Meaning that the doctor will not be liable if the cause of the death is an accident and all the actions by the doctor that were involved in the accident were well within the standards of medical practice.

And

Under Section 88 that an act can not be said to be an offense if the act was done in good faith.

A surgeon who knows that a particular operation can cause the death of his patient X, who suffers from an illness or pain, but not intending to cause X’s death and intending in good faith that X benefits from that operation, with X’s consent, has committed no offense.

Consumer Protection Act and Monetary Liability

Consumer Protection Act

Supreme Court decision 1995 Indian Medical Association v. VP Shantha brought the medical profession under “Services” which means that the patients are protected under the consumer protection act 


But the law only gives power to patients who have paid for the medical services. This act does not apply in the case that the services were offered for free.

If the services were offered for free you can only sue the doctor under criminal negligence and civil negligence.

A complaint of negligence can be filed under consumer court at 

  1. District Forum: For cases with claims less than 20 Lakh
  2. State Commission: For cases with claims below 1 crore 
  3. National Commission: For cases with claims above 1 crore

Civil Negligence and Monetary Liability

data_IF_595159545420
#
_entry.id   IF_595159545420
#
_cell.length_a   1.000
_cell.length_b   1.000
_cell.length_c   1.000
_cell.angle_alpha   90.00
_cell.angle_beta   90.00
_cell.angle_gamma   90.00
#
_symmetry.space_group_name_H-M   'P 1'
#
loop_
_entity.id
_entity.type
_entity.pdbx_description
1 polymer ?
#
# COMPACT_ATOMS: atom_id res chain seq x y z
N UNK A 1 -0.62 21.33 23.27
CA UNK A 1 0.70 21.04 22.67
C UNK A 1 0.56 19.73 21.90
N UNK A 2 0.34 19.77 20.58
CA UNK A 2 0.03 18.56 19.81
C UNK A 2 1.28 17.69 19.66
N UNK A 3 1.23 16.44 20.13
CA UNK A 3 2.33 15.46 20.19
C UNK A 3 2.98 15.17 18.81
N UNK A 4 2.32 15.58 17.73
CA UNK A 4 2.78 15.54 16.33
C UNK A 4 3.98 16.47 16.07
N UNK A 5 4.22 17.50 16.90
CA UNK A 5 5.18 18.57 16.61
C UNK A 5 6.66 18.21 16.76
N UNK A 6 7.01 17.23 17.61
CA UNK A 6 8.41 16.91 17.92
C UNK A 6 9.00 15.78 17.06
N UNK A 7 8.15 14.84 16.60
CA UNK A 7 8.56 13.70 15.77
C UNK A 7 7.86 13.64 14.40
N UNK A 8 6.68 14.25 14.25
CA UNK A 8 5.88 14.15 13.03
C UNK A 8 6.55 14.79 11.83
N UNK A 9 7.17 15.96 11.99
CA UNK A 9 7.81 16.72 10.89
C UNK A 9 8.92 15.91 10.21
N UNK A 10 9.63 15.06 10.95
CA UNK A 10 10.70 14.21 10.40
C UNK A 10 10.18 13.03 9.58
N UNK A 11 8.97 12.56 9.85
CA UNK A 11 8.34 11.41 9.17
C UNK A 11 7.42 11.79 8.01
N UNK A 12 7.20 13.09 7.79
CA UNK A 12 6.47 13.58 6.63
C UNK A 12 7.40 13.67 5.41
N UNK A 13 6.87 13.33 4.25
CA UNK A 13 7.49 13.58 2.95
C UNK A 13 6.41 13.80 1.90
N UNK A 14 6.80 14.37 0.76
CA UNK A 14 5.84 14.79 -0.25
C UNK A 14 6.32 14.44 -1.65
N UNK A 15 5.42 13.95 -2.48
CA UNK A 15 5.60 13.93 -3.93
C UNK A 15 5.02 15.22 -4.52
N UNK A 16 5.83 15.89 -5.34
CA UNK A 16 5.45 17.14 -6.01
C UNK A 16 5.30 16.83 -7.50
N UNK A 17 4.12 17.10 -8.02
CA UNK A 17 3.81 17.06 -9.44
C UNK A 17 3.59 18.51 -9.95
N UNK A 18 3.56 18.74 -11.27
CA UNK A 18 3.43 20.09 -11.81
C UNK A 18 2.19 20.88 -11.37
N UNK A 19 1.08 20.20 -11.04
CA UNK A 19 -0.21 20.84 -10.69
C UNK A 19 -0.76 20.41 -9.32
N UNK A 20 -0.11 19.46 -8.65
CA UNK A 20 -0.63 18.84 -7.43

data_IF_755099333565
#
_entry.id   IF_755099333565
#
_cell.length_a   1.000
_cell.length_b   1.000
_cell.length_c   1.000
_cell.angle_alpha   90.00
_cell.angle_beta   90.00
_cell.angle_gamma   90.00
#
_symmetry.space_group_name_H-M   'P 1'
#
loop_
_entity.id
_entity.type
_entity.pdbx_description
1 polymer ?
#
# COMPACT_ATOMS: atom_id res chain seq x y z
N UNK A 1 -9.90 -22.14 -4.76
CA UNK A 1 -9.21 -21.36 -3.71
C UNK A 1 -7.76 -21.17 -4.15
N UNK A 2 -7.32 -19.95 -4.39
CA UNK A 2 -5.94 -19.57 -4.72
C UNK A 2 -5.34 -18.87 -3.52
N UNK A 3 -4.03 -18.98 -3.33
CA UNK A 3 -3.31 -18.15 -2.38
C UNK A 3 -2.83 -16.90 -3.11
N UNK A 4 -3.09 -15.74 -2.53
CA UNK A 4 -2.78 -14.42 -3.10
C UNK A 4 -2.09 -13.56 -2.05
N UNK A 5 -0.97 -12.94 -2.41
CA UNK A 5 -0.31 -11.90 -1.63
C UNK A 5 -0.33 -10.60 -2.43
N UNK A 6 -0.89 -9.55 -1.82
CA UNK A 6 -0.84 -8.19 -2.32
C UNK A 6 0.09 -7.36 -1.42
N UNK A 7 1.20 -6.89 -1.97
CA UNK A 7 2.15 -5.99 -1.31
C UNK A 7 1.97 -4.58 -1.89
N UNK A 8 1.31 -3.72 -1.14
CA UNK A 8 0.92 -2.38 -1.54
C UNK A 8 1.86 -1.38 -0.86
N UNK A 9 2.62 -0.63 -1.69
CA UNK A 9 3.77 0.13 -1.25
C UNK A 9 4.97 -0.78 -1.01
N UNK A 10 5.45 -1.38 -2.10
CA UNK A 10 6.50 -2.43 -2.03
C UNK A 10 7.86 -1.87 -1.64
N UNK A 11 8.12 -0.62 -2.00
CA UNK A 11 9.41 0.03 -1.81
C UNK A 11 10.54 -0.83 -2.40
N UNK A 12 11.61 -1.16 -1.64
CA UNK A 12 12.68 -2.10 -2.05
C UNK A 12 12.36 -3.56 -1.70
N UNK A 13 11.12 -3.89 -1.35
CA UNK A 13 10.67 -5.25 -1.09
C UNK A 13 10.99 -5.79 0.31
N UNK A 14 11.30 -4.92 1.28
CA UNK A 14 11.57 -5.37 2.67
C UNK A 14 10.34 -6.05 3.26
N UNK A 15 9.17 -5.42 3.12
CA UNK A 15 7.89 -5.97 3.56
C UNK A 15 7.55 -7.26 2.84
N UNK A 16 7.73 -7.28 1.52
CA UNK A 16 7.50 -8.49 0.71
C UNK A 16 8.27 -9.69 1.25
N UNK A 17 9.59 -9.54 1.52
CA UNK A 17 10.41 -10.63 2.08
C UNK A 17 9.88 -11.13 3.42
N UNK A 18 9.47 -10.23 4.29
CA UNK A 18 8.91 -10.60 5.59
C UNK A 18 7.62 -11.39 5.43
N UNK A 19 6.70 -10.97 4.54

Civil law



Even if the services were offered for free the dependents of the patient (If Alive) can appeal to Civil Law.







In these cases the burden of evidence lies on the head of the patient. He will have to produce sufficient evidence that the suffering caused to him was due to negligent behavior by the patient or doctor.

If a civil liability lies on a hospital it is compulsory to make performing doctor or staff a party in the liability and it does not matter if medical professionals are permanent of visiting faculty


Can the doctor’s practice license be canceled?


The Medical Council of India and State Medical Council can impose disciplinary actions in cases of negligence and suspend the doctor from practicing permanently or suspend his practice for a temporary basis. 

Differentiating between Civil and Criminal Negligence 



It must be noted that Civil and Criminal negligence is not exclusive which means that a case can involve both criminal and civil liabilities.

There are no defined criteria in determining whether the negligence is criminal or civil. Let’s examine a cases study to throw some light on the topic

Dr. Suresh Gupta v. Govt. of NCT Delhi

Dr. Suresh Gupta was a plastic surgeon who was accused of the death of a 38-year-old man who was being operated for nasal deformity.

The doctor was accused of “not introducing a cuffed endotracheal tube of proper size as to prevent aspiration of blood from the wound in the respiratory passage”

The High court had found a doctor to be criminally liable but the supreme court
According to supreme court

for fixing criminal liability on a doctor or surgeon, the standard of negligence required to be proved should be so high as can be described as “gross negligence” or recklessness”

“Thus a doctor cannot be held criminally responsible for a patient’s death unless his negligence or incompetence showed such disregard for life and safety of his patient as to amount to a crime against the State.”